Nevertheless, the dear old boy busied himself on my behalf to the extent that I was admitted straight into an Artillery Cadet School, most fortuitously situated in Central London, with the prospect of a commission should my progress at the end of my course be deemed satisfactory.  This arrangement was, of course, very convenient, as it enabled me to see Helen a great deal more frequently than would have been the case had I been drafted straight into the ranks.

I did a month's intensive training as a cadet, at the expiration of which I suddenly and unexpectedly found myself gazetted as a second-lieutenant.  It was on the strength of this speedy promotion that I seized the earliest opportunity of proposing to Helen, as will later appear; and as shortly afterwards I got posted to a job in which there was very little likelihood of my being sent abroad (my late chief presumably having used his influence to keep me handy in case he got into a mess with his rabbit-skins and jam-pots). we decided to get married at once.  As, on being commissioned, I had applied for and been granted ten days' leave wherein to purchase my pips (two, one for each sleeve), spurs (two, one for each heel), and other necessary kit – a job which occupied me precisely five hours – the opportunity seemed too good to be lost, and I consequently spent the remainder of the time in getting married and enjoying a crescent-honeymoon.

It was a very quiet wedding, though I am glad to be able to record that the service was fully choral, and that the presents were numerous and costly, albeit, following Army precedent, many were, unfortunately, rendered in duplicate and triplicate, even, in one instance (asparagus tongs), quadruplicate.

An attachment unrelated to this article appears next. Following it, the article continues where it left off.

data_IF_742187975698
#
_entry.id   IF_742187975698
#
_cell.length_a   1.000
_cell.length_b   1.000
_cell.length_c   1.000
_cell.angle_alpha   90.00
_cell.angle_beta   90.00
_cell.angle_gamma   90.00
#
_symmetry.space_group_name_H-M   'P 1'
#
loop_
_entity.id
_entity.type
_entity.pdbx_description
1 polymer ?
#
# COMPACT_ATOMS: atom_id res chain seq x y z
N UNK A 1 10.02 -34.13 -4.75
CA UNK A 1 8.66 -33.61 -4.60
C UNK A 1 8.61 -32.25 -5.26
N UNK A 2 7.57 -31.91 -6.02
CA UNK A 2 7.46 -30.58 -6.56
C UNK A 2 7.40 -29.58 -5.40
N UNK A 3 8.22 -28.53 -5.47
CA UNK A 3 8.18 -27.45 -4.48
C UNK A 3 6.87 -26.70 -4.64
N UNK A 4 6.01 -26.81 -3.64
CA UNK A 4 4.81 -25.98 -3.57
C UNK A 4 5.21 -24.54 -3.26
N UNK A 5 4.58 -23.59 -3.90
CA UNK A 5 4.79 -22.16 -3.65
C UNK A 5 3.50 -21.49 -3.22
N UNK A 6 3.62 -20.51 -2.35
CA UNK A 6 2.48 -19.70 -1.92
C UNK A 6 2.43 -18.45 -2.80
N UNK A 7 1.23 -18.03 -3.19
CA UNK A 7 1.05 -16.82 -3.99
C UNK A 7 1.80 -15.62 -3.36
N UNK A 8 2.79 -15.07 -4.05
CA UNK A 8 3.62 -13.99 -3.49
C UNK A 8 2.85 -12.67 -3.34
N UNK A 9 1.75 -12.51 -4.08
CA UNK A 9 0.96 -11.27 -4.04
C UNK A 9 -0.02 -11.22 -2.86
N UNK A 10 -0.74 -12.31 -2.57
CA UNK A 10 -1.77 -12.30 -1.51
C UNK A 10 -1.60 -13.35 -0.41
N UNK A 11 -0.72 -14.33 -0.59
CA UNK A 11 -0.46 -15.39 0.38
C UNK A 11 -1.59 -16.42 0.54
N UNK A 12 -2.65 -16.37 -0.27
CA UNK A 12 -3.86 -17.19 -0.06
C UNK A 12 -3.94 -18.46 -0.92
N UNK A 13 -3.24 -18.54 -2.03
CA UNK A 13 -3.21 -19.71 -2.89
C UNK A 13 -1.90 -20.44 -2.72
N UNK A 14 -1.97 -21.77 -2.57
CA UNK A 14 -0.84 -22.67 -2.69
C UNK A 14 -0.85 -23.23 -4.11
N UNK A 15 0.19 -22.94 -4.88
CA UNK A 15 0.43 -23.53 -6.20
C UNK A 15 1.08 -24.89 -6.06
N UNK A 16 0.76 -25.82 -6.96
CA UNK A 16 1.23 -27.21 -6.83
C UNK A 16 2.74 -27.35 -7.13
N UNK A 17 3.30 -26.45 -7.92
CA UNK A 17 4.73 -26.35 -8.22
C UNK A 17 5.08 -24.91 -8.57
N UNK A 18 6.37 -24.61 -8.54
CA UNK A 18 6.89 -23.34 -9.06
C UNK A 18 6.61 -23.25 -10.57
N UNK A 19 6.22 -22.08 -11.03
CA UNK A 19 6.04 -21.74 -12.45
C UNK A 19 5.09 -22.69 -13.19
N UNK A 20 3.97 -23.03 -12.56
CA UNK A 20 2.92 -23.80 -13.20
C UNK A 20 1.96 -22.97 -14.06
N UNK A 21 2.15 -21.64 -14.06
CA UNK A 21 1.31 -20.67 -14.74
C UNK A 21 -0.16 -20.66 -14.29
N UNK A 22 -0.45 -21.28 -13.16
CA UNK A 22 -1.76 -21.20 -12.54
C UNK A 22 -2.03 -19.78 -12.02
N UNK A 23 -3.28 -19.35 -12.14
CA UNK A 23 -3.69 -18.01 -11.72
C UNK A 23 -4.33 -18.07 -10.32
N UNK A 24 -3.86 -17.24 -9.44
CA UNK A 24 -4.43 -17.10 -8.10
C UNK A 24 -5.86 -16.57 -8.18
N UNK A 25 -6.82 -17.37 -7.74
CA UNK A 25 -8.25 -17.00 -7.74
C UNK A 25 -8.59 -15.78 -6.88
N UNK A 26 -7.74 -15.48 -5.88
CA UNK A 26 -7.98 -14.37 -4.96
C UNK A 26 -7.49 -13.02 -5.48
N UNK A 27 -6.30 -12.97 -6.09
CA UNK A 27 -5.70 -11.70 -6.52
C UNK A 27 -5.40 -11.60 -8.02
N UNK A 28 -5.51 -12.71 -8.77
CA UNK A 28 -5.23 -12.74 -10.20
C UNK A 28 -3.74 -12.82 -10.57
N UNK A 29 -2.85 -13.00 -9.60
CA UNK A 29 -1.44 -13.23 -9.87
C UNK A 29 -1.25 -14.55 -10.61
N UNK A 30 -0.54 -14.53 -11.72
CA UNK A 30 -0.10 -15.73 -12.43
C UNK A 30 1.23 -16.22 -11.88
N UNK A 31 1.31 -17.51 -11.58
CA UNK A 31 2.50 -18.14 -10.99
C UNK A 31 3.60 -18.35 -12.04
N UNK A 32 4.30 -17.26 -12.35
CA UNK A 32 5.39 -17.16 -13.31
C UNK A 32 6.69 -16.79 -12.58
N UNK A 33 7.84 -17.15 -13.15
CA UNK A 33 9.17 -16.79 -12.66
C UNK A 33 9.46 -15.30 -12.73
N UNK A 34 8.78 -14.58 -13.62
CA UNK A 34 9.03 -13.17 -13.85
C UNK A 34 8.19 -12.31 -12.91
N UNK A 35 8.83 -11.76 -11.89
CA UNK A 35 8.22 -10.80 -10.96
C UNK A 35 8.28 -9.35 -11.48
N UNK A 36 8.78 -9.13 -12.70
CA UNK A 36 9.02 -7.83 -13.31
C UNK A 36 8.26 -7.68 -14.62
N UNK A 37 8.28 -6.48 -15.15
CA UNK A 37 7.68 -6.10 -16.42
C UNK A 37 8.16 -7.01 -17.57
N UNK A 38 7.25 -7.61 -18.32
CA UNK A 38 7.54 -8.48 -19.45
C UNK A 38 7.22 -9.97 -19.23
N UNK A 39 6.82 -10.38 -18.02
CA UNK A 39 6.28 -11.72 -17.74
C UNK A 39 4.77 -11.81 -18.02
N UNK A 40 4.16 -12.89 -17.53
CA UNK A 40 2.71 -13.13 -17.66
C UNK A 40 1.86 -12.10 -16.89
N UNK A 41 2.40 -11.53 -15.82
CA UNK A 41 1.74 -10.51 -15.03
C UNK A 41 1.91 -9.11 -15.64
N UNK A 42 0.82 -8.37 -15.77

Thereafter, I was lucky enough to get possession of a small but comfortable flat situated quite close to the seat of my military labours, and therein I established Helen with a somewhat dour, but very trustworthy and capable "general" of uncertain age, named Baxter.  I easily obtained authority to "live in," and hence my short period of active service was served under the most congenial and happy conditions.

Early in 1919 I was "demobbed," after assisting His Majesty's Forces for eight months, and soon after we were able to move to a locality which just missed being a suburb by something under a mile.  There I resumed my former occupation of writing entirely unsolicited articles for the Press, varied by occasional journeys to town to attend the board-meetings of a small, private, "family" company, of which, in a weak moment, I had been persuaded to become a director – of that singularly capable and efficient genus technically known as "guinea-pig."  There, after nearly eight years, Helen and I remain.

I don't think there is anything more to add by way of preamble, though I should like to take this opportunity of sincerely thanking Helen for marrying me.  It was really most awfully nice and sporting of her, for I have to admit that I am not a very easy person to live with.  Being of a somewhat careless, irresponsible, and Bohemian disposition (the latter popularly but erroneously supposed to cover a multitude of sins), I am afraid that at times I am a source of great anxiety to her.  But I think she knows I mean well, for I am always raising her dress-allowance of my own free will.

It was Helen, by the by, who chose the title for this book.  For my part, I wanted to call it "Helen of My Heart," or something of a similar touching and affectionate nature, but Helen seemed to think that her selection fitted the contents of this volume far more appositely.  In the circumstances, I apparently have no alternative but to bow to the inevitable with as good a grace as I can summon.

All the same, I scarcely think that the term "booby" does me justice.  Helen, on the other hand, stoutly asserts that it shows me mercy.